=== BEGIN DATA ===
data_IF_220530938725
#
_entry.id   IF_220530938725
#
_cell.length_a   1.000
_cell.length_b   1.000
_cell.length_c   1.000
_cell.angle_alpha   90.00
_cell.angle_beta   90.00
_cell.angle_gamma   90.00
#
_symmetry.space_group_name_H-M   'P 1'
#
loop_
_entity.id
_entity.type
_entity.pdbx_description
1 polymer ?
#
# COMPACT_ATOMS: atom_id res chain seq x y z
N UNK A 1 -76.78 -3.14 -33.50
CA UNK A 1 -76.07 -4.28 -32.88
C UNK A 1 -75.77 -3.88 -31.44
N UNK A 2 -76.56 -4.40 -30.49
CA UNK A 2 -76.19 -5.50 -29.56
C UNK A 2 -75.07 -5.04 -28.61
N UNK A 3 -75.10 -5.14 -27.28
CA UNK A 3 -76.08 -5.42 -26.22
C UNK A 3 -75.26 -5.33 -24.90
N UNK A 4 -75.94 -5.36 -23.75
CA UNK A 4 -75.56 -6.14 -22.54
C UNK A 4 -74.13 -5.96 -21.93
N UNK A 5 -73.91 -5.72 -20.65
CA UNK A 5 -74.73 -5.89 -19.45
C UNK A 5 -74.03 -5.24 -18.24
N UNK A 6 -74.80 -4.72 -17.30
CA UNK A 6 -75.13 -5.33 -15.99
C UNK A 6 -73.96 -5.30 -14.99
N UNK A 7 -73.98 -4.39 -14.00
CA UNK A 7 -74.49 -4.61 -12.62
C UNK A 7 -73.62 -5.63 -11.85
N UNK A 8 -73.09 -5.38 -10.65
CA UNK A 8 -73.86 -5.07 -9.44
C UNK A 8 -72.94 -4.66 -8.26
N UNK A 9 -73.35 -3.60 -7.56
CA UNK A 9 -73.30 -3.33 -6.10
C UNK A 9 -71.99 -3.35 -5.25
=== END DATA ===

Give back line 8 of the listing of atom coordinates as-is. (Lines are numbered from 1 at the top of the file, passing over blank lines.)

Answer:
_cell.angle_alpha   90.00